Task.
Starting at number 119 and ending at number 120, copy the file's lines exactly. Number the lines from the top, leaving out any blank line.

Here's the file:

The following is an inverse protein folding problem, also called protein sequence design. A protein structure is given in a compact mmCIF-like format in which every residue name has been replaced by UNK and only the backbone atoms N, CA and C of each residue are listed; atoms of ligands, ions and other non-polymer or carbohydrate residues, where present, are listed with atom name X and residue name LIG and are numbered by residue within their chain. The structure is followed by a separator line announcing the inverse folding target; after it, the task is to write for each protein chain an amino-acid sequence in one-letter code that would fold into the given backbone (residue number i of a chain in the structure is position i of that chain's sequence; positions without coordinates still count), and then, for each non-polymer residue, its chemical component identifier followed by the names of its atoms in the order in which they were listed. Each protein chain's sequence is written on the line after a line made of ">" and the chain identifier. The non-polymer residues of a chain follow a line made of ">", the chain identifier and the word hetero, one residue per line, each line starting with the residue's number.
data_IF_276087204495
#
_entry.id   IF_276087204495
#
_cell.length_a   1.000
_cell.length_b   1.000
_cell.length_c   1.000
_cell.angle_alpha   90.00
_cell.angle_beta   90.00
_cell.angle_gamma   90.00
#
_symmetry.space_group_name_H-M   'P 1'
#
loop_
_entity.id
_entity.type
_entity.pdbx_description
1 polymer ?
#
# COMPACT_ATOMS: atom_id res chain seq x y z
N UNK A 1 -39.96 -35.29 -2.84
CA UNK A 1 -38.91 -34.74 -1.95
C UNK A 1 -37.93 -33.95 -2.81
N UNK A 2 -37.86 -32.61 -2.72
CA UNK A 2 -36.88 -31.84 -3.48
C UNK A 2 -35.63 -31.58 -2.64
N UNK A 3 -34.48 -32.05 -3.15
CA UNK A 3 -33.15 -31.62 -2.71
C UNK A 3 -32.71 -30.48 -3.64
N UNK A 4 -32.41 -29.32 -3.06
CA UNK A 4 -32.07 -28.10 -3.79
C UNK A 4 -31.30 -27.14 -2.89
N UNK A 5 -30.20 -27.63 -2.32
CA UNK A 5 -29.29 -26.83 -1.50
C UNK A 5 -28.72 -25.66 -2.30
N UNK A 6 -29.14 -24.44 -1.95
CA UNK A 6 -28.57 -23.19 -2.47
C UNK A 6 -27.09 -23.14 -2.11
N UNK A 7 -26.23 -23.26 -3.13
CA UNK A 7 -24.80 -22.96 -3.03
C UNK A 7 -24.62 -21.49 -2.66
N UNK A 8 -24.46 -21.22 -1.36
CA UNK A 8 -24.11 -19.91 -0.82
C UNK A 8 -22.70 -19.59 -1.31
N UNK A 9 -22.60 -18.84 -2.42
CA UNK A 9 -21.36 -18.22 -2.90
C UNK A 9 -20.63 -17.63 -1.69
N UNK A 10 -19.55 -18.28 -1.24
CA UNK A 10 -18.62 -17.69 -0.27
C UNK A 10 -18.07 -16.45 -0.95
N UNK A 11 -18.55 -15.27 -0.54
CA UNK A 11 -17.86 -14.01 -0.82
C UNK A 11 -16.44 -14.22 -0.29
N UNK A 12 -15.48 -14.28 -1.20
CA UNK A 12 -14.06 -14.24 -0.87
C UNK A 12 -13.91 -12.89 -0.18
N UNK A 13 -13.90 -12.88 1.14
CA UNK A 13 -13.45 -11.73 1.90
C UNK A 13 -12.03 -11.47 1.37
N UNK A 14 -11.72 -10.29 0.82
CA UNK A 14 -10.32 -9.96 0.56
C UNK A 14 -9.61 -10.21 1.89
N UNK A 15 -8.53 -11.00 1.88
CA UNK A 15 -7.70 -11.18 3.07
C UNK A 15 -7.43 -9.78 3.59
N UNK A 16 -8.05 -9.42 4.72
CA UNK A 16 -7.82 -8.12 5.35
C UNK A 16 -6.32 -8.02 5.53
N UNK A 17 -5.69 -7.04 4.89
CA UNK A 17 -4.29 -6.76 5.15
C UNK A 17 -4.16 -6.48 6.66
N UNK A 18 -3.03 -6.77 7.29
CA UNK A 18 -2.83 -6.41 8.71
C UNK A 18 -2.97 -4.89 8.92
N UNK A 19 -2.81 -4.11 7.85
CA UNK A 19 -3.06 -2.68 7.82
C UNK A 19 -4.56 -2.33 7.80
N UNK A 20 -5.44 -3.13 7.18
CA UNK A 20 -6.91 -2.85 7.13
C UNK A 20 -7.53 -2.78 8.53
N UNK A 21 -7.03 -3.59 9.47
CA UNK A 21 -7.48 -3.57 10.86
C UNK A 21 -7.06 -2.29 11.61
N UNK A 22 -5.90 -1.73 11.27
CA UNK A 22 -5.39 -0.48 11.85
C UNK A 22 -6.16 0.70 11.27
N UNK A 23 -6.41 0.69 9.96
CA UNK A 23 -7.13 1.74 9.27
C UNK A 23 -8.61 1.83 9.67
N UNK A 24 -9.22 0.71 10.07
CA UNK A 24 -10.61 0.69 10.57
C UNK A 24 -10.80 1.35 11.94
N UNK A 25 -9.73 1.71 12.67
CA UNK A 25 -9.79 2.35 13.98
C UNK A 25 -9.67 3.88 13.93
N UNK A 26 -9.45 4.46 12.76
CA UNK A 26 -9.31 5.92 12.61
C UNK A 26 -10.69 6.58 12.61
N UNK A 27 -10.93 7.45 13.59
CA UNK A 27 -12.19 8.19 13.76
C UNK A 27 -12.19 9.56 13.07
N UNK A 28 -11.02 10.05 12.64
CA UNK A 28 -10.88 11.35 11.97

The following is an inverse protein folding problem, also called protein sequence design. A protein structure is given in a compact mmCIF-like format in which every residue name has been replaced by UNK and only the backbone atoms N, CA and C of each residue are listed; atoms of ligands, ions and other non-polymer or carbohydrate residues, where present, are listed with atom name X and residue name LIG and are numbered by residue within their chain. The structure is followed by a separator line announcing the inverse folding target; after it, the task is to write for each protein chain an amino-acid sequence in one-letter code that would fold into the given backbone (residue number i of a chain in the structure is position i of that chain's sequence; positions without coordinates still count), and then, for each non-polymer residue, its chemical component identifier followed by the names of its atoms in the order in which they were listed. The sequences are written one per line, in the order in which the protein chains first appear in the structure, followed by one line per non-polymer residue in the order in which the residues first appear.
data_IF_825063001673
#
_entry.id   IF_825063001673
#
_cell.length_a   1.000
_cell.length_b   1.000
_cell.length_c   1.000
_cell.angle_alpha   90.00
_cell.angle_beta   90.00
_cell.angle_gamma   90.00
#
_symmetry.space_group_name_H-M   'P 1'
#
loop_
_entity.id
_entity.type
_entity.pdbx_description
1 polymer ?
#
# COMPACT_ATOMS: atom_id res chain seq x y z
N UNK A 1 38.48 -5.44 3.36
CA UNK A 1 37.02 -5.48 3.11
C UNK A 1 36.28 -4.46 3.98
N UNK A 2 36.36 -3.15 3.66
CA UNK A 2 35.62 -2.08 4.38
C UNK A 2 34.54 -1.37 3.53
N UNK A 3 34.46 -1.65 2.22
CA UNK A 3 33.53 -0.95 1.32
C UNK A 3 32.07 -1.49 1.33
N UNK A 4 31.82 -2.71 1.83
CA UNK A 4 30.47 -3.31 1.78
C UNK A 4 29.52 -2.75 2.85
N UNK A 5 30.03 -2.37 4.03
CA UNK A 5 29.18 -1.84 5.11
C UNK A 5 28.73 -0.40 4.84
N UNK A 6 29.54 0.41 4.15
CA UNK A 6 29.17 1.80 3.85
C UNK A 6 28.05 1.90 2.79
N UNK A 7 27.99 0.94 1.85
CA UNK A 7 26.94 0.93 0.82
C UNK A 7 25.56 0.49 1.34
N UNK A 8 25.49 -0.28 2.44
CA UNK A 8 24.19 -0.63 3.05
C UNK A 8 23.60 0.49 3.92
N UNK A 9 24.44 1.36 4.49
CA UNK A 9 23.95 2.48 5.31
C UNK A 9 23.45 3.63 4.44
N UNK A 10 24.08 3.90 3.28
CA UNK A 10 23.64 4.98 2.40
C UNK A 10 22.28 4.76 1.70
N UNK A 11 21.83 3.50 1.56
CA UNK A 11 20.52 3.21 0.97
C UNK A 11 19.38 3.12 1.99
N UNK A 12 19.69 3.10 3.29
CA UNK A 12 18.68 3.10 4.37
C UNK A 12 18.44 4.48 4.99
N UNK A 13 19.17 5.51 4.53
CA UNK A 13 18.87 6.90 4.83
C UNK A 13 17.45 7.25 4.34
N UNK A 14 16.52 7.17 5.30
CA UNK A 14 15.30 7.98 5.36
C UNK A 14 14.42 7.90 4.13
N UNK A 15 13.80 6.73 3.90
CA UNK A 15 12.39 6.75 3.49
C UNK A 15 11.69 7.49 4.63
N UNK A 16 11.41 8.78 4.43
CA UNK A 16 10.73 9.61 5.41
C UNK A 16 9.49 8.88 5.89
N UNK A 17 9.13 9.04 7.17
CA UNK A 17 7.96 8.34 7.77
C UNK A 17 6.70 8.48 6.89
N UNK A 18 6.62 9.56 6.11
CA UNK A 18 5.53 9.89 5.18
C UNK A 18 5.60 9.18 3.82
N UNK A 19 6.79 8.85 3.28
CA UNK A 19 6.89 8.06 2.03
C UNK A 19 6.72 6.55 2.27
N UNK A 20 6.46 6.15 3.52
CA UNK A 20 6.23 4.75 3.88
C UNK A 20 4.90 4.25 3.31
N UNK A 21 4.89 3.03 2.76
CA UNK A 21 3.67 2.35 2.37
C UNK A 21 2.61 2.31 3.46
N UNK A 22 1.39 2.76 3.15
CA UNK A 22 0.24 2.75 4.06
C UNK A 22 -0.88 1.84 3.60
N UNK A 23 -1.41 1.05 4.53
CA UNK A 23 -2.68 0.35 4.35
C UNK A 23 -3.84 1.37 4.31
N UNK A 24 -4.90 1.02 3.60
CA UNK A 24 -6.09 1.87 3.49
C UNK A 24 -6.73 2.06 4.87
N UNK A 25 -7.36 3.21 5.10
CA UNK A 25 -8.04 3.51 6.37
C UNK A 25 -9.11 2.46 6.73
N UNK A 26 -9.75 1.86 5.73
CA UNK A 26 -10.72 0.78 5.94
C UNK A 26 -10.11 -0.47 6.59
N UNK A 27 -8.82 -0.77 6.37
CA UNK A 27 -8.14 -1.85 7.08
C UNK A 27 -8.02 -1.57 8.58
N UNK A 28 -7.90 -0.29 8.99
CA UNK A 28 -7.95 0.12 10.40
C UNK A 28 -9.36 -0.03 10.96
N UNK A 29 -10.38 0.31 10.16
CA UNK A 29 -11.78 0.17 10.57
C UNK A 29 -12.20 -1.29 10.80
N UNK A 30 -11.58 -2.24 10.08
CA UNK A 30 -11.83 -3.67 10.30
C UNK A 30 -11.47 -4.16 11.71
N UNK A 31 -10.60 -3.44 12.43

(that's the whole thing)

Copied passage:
loop_
_entity.id